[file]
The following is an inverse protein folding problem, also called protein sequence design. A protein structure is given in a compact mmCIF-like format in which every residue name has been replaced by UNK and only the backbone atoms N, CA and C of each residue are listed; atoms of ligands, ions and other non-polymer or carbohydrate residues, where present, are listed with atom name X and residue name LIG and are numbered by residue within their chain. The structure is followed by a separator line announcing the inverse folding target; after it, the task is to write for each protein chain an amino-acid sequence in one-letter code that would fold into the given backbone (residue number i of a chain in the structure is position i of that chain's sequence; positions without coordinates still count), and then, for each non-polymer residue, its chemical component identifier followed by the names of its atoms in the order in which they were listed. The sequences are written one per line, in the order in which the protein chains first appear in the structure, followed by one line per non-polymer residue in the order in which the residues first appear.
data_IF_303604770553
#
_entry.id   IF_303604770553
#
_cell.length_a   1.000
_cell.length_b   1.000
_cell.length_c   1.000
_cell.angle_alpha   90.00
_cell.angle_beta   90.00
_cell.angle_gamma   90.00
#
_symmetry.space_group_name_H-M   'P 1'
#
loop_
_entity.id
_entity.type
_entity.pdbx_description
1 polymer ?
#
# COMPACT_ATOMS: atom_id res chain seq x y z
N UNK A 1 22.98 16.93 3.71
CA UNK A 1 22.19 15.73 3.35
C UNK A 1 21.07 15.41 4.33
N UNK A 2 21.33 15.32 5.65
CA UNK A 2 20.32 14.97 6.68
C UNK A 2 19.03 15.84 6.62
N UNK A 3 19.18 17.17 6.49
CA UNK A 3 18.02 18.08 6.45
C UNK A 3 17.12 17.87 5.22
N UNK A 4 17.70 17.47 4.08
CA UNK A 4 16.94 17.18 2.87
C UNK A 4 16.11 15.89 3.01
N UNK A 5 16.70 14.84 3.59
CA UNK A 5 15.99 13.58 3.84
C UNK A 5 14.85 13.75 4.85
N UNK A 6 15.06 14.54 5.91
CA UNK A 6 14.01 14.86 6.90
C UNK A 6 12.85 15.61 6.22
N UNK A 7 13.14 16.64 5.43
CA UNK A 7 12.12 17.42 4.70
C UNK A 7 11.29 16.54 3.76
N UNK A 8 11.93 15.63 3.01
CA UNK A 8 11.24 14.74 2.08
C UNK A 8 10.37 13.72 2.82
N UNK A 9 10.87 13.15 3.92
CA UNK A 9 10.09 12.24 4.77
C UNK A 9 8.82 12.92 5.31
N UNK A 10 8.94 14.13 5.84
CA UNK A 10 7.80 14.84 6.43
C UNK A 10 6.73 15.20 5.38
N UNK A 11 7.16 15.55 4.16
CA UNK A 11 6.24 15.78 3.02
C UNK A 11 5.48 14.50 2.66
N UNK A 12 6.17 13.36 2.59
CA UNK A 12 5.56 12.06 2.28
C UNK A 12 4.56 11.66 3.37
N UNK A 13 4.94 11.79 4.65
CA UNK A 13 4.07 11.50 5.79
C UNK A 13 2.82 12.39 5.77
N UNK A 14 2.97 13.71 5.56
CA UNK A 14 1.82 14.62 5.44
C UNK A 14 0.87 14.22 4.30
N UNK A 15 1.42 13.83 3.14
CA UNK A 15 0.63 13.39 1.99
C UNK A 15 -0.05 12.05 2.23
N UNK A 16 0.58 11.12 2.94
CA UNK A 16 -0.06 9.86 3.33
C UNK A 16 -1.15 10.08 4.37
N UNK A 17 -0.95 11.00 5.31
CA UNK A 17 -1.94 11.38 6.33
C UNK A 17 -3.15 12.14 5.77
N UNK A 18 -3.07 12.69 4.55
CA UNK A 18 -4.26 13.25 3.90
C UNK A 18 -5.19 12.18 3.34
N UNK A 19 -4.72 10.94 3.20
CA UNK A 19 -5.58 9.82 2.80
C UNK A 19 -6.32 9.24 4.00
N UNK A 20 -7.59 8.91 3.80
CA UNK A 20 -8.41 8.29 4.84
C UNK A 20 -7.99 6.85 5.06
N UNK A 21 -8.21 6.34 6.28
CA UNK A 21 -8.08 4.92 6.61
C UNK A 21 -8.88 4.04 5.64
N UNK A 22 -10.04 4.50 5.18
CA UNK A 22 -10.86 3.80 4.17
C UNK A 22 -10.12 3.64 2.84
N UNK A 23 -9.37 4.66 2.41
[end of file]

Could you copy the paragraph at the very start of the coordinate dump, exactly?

The following is an inverse protein folding problem, also called protein sequence design. A protein structure is given in a compact mmCIF-like format in which every residue name has been replaced by UNK and only the backbone atoms N, CA and C of each residue are listed; atoms of ligands, ions and other non-polymer or carbohydrate residues, where present, are listed with atom name X and residue name LIG and are numbered by residue within their chain. The structure is followed by a separator line announcing the inverse folding target; after it, the task is to write for each protein chain an amino-acid sequence in one-letter code that would fold into the given backbone (residue number i of a chain in the structure is position i of that chain's sequence; positions without coordinates still count), and then, for each non-polymer residue, its chemical component identifier followed by the names of its atoms in the order in which they were listed. The sequences are written one per line, in the order in which the protein chains first appear in the structure, followed by one line per non-polymer residue in the order in which the residues first appear.